Carter was replaced by Debi Coleman, the Macintosh financial officer who had previously won the team’s annual award for the person who best stood up to Jobs, and soon enough, she, too, found herself involved in a disagreement over factory paint.
Jobs had asked Apple art director Clement Mok to relay his wishes that the factory walls be painted white.
“You can’t paint a factory pure white,” Coleman argued, “there’s going to be dust and stuff all over.”
“There’s no white that’s too white for Steve,” Mok replied.
Cleanliness is next to Jobsiness
Few company chairmen would obsess over the color of a factory and its machines like Jobs did with the Macintosh facility.
He also wanted it to be clean, and insisted this was a way to ensure, “a passion for perfection,” Isaacson writes. “I’d go out to the factory, and I’d put on a white glove to check for dust,” Jobs recalled. “I’d find it everywhere — on machines, on the top of the racks, on the floor.”
Jobs asked Coleman to get the factory cleaned up. “I told her I thought we should be able to eat off the floor of the factory,” Jobs continued. “She didn’t understand why.”
Automation in the purest sense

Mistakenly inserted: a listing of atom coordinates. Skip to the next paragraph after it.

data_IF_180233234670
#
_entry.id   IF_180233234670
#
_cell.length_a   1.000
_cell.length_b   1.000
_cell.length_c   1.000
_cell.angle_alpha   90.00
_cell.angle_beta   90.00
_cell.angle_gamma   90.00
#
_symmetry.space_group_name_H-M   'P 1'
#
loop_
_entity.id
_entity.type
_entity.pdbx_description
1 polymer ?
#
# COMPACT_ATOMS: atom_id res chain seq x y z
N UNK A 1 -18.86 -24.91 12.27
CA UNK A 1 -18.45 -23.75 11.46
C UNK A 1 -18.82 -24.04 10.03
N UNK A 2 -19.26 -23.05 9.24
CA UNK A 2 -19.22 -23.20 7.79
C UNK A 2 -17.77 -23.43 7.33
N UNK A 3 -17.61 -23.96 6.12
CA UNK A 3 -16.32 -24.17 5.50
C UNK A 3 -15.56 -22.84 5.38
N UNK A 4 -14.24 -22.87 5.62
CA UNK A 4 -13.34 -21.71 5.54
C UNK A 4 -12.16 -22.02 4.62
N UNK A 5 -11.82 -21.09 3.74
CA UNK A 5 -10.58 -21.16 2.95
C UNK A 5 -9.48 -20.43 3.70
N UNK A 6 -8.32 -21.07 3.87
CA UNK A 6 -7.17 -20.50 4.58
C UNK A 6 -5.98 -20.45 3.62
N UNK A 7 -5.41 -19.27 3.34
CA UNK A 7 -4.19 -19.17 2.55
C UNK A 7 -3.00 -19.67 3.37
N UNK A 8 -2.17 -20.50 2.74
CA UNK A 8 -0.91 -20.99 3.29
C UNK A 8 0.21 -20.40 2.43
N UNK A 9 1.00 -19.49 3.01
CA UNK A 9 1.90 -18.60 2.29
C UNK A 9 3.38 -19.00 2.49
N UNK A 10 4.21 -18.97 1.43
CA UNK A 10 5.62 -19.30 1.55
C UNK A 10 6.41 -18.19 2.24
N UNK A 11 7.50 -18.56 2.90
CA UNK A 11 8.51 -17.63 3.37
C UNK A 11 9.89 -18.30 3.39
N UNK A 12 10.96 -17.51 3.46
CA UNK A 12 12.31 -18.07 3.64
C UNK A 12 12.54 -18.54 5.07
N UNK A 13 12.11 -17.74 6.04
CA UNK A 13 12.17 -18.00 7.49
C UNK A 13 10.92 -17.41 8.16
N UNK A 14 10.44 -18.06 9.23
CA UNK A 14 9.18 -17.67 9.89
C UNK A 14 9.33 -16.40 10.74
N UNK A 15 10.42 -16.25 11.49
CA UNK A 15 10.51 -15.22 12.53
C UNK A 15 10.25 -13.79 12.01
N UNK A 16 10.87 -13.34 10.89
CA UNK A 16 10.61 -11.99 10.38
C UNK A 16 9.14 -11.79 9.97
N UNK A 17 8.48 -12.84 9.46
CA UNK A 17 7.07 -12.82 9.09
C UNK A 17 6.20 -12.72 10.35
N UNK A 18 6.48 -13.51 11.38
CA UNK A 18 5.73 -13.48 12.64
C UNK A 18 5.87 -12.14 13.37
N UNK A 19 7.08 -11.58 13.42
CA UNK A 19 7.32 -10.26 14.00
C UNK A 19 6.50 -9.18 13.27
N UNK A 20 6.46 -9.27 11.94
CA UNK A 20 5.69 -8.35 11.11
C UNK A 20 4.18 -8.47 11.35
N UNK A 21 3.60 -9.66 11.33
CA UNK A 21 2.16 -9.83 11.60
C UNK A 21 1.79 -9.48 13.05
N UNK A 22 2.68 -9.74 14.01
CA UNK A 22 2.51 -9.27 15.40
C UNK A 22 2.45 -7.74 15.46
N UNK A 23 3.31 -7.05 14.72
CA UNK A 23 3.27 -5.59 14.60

Very few of the tasks required human hands. The machines carried out more than 90 percent of the assembly process, with the workers intervening to fix any defects, such as replacing faulty components, or to carry out the jobs that required a human touch, like polishing the Apple logos affixed to each casing.
A stringent testing process known as the “burn-in cycle,” which consisted of turning each machine on and off every hour over twenty-four hours, was carried out to ensure each chip was working correctly.
“Other companies turn the computer on and just let their computer sit there,” Sam Khoo, a production manager at the Apple plant, explained to InfoWorld. “We cause more stress to the components by turning it off and on. This way the defective components will appear right away.”
The Fremont facility was “automation in the purest sense,” Irwin said. Fewer than ninety workers were required for each shift, and they were separated by mammoth machines and vast chasms of space that meant there was very little teamwork.
In an effort to prevent their jobs from becoming mundane and unbearable, which would undoubtedly lead to the high turnover of staff other factories suffered, Apple encouraged workers to rotate into other assembly and testing positions every six weeks. This helped maintain positive morale, and gave workers the opportunity to learn new positions and acquire new skills.
The Macintosh factory offered a glimpse at a future of computer production in which manufacturers could cut labor costs yet rapidly produce machines in numbers that were unimaginable just a few years earlier. But large-scale production of Apple computers and the Fremont facility wouldn’t last long.
Coming next: Steve Jobs makes the same mistakes at NeXT.
Luke Dormehl and Killian Bell contributed to this post.